Science in the Classroom Annotator Walkthrough
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Science in the Classroom Annotator Walkthrough

Welcome to our walkthrough of the newly redesigned
Science in the Classroom website. Here you will find annotated scientific papers,
much like the one you are about to do for us! On the homepage, these papers are grouped
by the most recent annotated content, our most popular papers, and papers with data
activities or multimedia enhancements. These will be described in more detail later
in this video, but for now I also want to introduce you to our partners. Science in the Classroom has official partnerships
with Howard Hughes Medical Institute Biointeractive, with iBiology, and with the US Library of
Congress. We encourage you to work with these partners
to embed resources throughout your annotations. Other good sources of information are the
Journal of Visualized Experiments, or JoVE, and the National Center for Case Study Teaching
in Science. Let’s walk through one of the Science in the
Classroom annotated research articles. Each article has the same anatomy in that
they each include an Editor’s Title and Introduction. These are written by the annotator and are
meant to engage the reader and entice them to read on. We also provide the reader with publication
information about the original paper, as well as the text of the original paper, which has
not been altered in any way. In addition, we include all of the original
figures with their original captions. What makes this different, however, is that
we’ve provided the users with something we call the Learning Lens. The Learning Lens has several different annotation
categories that you can toggle on and off based on what you’re interested in learning
more about. For the purposes of this walkthrough I’m toggling
all of the Lenses on so that we can see the paper in its full glory. When you’re annotating for us, we always stress
that no description is too simple. In addition, we recommend that annotators
leave very little unannotated “white space” when all Learning Lenses are turned on. Let’s explore these Learning Lens annotations! Here, I’ll click on one of the highlighted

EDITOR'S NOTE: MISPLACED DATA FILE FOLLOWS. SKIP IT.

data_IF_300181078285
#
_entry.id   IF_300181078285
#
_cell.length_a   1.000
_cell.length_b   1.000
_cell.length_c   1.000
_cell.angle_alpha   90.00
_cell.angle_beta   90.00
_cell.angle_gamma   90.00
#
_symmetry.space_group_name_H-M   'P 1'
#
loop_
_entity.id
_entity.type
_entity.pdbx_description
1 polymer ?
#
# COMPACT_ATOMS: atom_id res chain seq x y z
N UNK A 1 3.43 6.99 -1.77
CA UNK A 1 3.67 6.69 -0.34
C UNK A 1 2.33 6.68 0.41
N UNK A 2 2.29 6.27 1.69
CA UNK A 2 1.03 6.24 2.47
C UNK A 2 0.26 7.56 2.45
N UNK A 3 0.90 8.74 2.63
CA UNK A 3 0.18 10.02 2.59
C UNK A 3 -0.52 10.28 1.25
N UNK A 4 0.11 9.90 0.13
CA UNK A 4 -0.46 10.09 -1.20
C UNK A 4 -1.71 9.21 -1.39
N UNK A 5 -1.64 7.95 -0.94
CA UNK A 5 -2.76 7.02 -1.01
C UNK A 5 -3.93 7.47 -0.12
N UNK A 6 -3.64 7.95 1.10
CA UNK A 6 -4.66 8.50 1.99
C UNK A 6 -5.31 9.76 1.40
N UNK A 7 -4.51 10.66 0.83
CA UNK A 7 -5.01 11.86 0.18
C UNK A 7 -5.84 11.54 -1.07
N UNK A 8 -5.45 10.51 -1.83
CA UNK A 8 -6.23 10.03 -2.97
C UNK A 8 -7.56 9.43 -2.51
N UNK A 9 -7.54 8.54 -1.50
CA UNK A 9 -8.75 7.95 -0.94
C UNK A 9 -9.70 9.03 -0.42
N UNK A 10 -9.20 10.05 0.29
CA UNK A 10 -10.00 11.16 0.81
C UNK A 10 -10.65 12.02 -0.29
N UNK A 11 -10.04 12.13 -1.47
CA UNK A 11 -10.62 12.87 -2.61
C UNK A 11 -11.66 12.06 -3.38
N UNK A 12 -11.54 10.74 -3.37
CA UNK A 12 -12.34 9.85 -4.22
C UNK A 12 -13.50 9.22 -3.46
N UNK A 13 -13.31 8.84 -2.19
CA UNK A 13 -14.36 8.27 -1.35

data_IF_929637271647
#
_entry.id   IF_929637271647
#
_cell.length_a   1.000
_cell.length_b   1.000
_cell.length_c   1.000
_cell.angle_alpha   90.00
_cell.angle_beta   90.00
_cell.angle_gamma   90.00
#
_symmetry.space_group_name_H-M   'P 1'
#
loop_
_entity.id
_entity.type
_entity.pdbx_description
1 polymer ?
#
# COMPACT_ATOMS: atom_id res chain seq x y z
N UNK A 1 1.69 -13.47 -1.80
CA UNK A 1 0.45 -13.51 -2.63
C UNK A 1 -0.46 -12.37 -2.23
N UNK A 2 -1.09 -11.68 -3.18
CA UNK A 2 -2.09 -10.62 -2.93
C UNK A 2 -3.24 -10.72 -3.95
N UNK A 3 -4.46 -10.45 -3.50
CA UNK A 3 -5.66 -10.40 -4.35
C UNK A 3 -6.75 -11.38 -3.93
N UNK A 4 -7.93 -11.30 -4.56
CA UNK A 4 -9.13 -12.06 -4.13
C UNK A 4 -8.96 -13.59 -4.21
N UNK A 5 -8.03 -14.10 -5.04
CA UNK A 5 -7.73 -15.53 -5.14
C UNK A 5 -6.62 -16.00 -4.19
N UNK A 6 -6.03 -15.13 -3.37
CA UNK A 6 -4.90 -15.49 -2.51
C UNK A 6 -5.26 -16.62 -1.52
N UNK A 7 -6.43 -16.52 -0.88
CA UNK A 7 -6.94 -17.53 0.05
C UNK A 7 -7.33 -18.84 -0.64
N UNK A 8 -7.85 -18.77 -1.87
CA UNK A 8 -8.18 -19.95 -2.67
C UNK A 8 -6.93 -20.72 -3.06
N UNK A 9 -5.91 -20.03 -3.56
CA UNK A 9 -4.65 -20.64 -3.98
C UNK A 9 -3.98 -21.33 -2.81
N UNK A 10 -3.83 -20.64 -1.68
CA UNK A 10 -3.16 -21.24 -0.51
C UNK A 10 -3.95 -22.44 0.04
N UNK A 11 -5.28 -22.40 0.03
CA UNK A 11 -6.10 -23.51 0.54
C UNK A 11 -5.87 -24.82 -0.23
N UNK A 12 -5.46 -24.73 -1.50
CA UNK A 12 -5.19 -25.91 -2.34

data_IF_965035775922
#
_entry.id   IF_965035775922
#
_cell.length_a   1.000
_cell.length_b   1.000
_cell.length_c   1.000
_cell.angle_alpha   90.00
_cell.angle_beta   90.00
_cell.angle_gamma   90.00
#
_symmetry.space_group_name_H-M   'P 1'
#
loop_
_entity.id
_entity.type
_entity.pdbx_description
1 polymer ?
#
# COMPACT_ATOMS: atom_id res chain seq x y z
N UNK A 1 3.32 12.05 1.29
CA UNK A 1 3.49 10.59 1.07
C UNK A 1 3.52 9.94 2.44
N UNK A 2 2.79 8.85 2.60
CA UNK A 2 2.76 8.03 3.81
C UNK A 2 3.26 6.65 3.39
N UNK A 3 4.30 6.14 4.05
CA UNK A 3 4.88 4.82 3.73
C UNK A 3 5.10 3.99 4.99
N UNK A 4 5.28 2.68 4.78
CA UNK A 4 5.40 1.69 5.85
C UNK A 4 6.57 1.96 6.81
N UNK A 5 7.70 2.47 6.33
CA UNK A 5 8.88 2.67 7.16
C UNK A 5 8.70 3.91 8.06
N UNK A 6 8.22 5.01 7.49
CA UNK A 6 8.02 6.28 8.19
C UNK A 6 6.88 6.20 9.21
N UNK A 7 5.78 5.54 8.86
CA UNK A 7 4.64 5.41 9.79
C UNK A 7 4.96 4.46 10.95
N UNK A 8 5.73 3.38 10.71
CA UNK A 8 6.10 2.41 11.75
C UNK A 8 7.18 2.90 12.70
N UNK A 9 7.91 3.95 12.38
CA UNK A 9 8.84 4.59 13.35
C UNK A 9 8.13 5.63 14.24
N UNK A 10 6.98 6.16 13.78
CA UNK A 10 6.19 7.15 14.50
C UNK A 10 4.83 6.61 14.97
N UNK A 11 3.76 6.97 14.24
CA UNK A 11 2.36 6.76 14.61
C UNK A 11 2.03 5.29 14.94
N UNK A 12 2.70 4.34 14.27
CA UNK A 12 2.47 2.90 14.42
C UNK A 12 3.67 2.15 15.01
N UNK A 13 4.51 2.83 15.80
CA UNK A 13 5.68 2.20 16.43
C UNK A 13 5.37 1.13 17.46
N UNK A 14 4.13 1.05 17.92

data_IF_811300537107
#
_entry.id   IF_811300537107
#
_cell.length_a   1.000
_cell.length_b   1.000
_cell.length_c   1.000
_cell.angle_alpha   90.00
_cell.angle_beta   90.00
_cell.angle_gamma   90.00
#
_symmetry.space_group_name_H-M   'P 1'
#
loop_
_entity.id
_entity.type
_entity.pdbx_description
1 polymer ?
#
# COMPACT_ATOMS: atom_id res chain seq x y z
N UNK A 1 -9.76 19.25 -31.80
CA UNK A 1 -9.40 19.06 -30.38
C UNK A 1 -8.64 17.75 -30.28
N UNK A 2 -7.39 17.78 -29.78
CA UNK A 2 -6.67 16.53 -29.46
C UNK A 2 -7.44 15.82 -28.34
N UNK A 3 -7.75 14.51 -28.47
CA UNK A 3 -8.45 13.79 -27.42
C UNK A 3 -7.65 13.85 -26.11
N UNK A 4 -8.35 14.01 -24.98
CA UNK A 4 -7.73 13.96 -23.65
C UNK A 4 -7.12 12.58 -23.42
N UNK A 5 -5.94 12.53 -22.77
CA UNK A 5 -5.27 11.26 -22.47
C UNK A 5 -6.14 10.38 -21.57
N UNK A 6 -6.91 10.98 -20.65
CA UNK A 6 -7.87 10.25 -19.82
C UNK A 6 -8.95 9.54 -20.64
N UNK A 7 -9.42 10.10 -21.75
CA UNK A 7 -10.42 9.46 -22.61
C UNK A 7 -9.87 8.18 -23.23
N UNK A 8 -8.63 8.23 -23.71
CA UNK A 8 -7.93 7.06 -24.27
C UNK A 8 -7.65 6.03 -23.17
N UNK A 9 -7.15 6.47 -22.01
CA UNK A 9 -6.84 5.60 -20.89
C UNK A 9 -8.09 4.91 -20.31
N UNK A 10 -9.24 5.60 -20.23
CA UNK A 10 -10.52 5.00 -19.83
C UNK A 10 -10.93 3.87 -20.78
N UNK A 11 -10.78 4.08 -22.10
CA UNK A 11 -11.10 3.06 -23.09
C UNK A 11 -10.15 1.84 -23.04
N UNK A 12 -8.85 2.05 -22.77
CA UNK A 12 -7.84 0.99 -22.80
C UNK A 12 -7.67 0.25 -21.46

pieces of text in the article. If I click on “reef building corals,” it will
pop up an annotation with the Leaning Lens. This provides a more in-depth explanation
presented at a level appropriate for an introductory undergraduate audience. Later on in your annotator training, each
Learning Lens will be described in more detail, and you’ll be shown examples of excellent
annotations along with some annotations that could use a bit of work. In addition to the annotations provided within
each of the Learning Lenses, all of the figures in the paper are accompanied by a set of tabs. These tabs provide a more in-depth explanation
of the methodology, data visualization, and results and conclusions set forth in the figure. Here, we see that the annotator has chosen
to highlight experimental design, the resulting response of the coral to experimental conditions,
and finally a more detailed explanation of the statistical analysis used in this figure. As you annotate the paper you have selected,
we ask that you provide tabs for each figure–ideally 4 tabs or more. You can choose to highlight whatever aspect
of the figure you think is most important, and we encourage you to include questions
throughout, asking the user to think more about how the information is being presented
and how the results compare to other figures in the paper. You’ve probably also noticed that this resource